As bumbling brainiac and Bafta host Stephen Fry was taking a leave of absence from Twitter with a resounding and expletive-ridden tweet stating that the platform had become "a stalking ground for the sanctimoniously self-righteous", some of us welcomed the return to the small screen of his former comedy partner, Hugh Laurie. Thankfully, though, Laurie's reappearance wasn't as the misanthropic doctor of misery in House, the award-winning medical drama that transformed the ex-Cambridge Footlights president into one of the highest paid actors on television.

Despite appearances, the acerbic Dr Gregory House was actually one of the good guys, but in new eight-part miniseries The Night Manager (which premiered on Monday on AMC, and continues tomorrow, at 10pm), Laurie gets to sink his teeth into an unambiguously villainous role: the "worst man in the world", international arms dealer Richard Roper.

Directed by Academy Award-winner Susanne Bier and adapted from John le Carre's 1993 espionage novel of the same name, The Night Manager follows ex-soldier Jonathan Pine (Tom Hiddleston; The Avengers) as he works the graveyard shift as a hotel manager in Cairo at the height of the Arab spring. When a well-connected guest is murdered, Pine is thrust into an undercover mission by anti-corruption agent Angela Burr (a heavily pregnant Olivia Colman; Broadchurch). To bring Roper down, Pine must break into the crooked businessman's tight-knit inner circle, but to gain his quarry's trust, he himself must become a criminal.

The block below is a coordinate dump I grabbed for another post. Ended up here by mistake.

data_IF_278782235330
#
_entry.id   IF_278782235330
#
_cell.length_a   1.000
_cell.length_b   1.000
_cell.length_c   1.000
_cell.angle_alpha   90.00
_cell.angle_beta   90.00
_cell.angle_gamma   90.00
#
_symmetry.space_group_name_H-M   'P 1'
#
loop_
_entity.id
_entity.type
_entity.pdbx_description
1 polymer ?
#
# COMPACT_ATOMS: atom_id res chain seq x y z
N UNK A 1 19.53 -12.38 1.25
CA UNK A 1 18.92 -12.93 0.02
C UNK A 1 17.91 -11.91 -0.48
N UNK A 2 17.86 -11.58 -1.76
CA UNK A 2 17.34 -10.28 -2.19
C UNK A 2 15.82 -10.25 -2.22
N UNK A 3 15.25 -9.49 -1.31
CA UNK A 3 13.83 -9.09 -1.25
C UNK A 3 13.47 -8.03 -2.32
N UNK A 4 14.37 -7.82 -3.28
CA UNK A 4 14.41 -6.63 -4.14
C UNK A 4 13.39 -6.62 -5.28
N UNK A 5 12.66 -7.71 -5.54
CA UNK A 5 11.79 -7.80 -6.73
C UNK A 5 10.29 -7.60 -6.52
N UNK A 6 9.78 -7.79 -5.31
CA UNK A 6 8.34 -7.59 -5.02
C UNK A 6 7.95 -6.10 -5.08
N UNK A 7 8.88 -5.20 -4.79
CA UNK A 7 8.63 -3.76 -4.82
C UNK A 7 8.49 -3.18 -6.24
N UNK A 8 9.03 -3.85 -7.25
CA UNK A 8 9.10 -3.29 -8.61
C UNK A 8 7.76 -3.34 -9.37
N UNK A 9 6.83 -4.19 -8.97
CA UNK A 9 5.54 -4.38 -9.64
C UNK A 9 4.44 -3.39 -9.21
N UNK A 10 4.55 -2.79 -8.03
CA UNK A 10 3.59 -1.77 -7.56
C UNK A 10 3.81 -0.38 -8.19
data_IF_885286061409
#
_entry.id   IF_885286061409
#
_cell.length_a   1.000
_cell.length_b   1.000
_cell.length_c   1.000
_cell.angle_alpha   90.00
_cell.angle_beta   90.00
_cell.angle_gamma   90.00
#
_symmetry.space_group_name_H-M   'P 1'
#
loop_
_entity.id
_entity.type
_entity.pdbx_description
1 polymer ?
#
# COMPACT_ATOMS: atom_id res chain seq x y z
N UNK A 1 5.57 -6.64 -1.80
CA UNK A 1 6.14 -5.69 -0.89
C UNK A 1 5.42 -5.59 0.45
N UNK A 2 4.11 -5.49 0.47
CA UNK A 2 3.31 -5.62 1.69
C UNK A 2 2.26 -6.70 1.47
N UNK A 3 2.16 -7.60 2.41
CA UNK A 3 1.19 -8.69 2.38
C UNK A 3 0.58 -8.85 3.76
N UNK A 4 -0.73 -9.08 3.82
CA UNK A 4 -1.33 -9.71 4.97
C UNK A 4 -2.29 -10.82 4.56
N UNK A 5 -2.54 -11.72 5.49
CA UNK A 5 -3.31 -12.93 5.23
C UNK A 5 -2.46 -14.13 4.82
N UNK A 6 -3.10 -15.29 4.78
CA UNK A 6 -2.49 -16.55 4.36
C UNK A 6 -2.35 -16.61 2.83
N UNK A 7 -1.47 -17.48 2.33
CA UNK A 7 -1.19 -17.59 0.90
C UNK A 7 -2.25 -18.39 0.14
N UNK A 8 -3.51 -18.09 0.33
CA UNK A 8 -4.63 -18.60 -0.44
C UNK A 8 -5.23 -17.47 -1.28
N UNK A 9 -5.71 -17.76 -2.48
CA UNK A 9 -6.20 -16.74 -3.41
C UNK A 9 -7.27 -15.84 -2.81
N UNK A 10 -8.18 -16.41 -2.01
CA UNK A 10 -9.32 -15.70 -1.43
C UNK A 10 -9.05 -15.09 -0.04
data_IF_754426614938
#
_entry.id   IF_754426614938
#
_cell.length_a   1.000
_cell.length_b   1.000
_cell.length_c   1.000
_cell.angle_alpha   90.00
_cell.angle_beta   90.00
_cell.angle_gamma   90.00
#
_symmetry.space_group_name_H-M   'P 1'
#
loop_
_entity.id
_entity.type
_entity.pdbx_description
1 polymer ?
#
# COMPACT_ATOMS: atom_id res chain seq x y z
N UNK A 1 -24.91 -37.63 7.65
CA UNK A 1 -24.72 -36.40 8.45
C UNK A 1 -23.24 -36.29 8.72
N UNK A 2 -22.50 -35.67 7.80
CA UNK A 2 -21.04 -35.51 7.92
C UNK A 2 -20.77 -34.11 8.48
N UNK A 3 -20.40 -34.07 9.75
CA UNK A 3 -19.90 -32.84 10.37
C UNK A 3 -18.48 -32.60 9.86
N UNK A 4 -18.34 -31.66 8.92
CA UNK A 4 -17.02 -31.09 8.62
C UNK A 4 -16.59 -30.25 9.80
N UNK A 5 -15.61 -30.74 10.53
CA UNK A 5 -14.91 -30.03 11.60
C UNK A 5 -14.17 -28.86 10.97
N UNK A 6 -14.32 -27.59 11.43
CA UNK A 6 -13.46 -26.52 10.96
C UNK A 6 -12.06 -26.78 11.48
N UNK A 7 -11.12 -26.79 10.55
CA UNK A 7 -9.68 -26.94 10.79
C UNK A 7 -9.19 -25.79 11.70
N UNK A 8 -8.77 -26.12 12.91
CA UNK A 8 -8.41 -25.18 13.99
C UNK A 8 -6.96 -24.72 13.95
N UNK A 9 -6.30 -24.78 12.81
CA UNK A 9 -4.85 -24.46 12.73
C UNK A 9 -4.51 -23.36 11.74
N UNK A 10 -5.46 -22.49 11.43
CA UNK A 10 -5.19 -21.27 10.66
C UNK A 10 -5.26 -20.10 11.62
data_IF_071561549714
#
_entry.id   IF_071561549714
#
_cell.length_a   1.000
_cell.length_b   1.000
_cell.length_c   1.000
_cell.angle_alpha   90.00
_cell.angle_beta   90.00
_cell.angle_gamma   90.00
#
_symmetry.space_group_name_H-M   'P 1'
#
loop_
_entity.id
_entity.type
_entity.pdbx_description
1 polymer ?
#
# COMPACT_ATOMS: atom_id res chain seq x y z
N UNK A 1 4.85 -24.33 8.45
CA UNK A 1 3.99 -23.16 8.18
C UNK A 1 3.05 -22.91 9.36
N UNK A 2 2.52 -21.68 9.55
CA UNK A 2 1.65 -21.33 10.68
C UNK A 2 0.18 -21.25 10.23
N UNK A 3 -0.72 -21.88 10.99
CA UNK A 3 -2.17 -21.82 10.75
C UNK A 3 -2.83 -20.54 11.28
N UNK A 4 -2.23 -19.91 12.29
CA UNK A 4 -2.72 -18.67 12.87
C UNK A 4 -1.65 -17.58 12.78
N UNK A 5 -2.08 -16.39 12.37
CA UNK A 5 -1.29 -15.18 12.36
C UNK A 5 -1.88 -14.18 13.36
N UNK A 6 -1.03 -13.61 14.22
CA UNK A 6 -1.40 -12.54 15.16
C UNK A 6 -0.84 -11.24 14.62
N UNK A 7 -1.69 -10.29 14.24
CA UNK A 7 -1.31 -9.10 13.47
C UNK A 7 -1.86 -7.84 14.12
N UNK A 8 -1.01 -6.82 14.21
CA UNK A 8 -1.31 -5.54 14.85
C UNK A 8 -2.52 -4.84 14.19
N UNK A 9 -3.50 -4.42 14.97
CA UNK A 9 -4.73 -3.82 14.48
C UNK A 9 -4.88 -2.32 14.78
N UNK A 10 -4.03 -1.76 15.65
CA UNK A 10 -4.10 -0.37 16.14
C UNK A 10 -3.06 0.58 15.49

After last week's intense, well-paced premiere, the action switches from Egypt to Switzerland, where the protagonists' paths cross again. With Colman (second from right) putting in another solid performance (is she ever anything other than fantastic?), the scenes shared by Hiddleston (second from left) and Laurie (far left) rarely bristle with tension as both actors appear far too nice to play the truly nasty. When Laurie emphatically states, "If you step out of line, we'll make you howl for your mother", he sounds about as menacing as his turn as Prince Ludwig the Indestwuctible, in Blackadder II. But you never know with these Brits, all it could take is one spilt cup of tea and all hell could break loose. Let's keep our fingers jolly well crossed.

With the recent sudden cold snap came the news (followed by ridicule) that dozens of foolhardy frost chasers had been stranded on Hong Kong's highest peak, Tai Mo Shan, after "treacherous" weather had made the ground too slippery to walk on. While this freak change in climate managed to foil many of Hong Kong's most intrepid adventurers, polar explorer Eric Larsen and extreme mountaineer Ryan Waters are made of sterner stuff.

The pair will battle slightly more challenging conditions as they make a gruelling 800km journey over the frozen Arctic Ocean, in two-hour documentary Melting: Last Race to the Pole (tonight on Discovery Channel, at 9pm). The adventurers are aiming to be the fastest people to reach the North Pole unsupported and unaided (a feat fewer than 50 others have managed) in an attempt to raise awareness of global warming. Contending with unforgiving weather, rationed food, hungry polar bears and hazardous ice, the expedition will prove to be a test of strength and willpower.

"Take the hardest thing that you could possibly imagine - do that for 40 days. Then make it twice as hard and keep going," is how Larsen describes it.

With the Arctic ice melting at an unprecedented rate, we could be witnessing the very last journey of its kind. Now surely that's something worth tweeting about, Mr Fry.